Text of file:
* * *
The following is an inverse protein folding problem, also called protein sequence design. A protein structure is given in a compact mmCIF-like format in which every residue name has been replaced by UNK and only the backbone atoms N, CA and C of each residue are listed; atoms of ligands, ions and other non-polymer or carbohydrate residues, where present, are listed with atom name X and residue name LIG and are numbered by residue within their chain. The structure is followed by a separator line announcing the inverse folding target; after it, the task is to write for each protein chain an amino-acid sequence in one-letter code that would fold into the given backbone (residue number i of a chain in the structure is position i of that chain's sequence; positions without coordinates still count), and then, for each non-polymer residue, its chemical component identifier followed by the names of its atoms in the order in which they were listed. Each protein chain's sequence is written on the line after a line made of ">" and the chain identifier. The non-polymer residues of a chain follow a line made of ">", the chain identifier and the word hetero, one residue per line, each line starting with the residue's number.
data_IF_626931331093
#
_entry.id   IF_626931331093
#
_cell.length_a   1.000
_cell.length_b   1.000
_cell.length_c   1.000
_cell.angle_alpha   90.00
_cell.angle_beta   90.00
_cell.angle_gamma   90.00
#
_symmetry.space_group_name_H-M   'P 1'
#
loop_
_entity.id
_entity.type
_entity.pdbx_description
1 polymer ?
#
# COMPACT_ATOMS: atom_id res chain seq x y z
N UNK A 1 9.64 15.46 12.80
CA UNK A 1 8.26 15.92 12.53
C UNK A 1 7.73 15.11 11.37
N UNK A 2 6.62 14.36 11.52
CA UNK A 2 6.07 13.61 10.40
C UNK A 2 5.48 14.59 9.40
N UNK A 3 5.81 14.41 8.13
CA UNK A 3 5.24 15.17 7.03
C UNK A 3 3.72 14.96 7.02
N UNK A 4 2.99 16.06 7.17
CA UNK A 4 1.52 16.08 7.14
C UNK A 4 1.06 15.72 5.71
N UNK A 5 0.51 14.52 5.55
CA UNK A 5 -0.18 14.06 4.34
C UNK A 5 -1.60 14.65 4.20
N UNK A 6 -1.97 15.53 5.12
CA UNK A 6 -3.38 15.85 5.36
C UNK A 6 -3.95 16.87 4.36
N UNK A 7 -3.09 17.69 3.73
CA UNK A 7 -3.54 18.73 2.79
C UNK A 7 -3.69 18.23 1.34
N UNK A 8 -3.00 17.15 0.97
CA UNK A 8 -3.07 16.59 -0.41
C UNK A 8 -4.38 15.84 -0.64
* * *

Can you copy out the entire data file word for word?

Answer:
The following is an inverse protein folding problem, also called protein sequence design. A protein structure is given in a compact mmCIF-like format in which every residue name has been replaced by UNK and only the backbone atoms N, CA and C of each residue are listed; atoms of ligands, ions and other non-polymer or carbohydrate residues, where present, are listed with atom name X and residue name LIG and are numbered by residue within their chain. The structure is followed by a separator line announcing the inverse folding target; after it, the task is to write for each protein chain an amino-acid sequence in one-letter code that would fold into the given backbone (residue number i of a chain in the structure is position i of that chain's sequence; positions without coordinates still count), and then, for each non-polymer residue, its chemical component identifier followed by the names of its atoms in the order in which they were listed. Each protein chain's sequence is written on the line after a line made of ">" and the chain identifier. The non-polymer residues of a chain follow a line made of ">", the chain identifier and the word hetero, one residue per line, each line starting with the residue's number.
data_IF_626931331093
#
_entry.id   IF_626931331093
#
_cell.length_a   1.000
_cell.length_b   1.000
_cell.length_c   1.000
_cell.angle_alpha   90.00
_cell.angle_beta   90.00
_cell.angle_gamma   90.00
#
_symmetry.space_group_name_H-M   'P 1'
#
loop_
_entity.id
_entity.type
_entity.pdbx_description
1 polymer ?
#
# COMPACT_ATOMS: atom_id res chain seq x y z
N UNK A 1 9.64 15.46 12.80
CA UNK A 1 8.26 15.92 12.53
C UNK A 1 7.73 15.11 11.37
N UNK A 2 6.62 14.36 11.52
CA UNK A 2 6.07 13.61 10.40
C UNK A 2 5.48 14.59 9.40
N UNK A 3 5.81 14.41 8.13
CA UNK A 3 5.24 15.17 7.03
C UNK A 3 3.72 14.96 7.02
N UNK A 4 2.99 16.06 7.17
CA UNK A 4 1.52 16.08 7.14
C UNK A 4 1.06 15.72 5.71
N UNK A 5 0.51 14.52 5.55
CA UNK A 5 -0.18 14.06 4.34
C UNK A 5 -1.60 14.65 4.20
N UNK A 6 -1.97 15.53 5.12
CA UNK A 6 -3.38 15.85 5.36
C UNK A 6 -3.95 16.87 4.36
N UNK A 7 -3.09 17.69 3.73
CA UNK A 7 -3.54 18.73 2.79
C UNK A 7 -3.69 18.23 1.34
N UNK A 8 -3.00 17.15 0.97
CA UNK A 8 -3.07 16.59 -0.41
C UNK A 8 -4.38 15.84 -0.64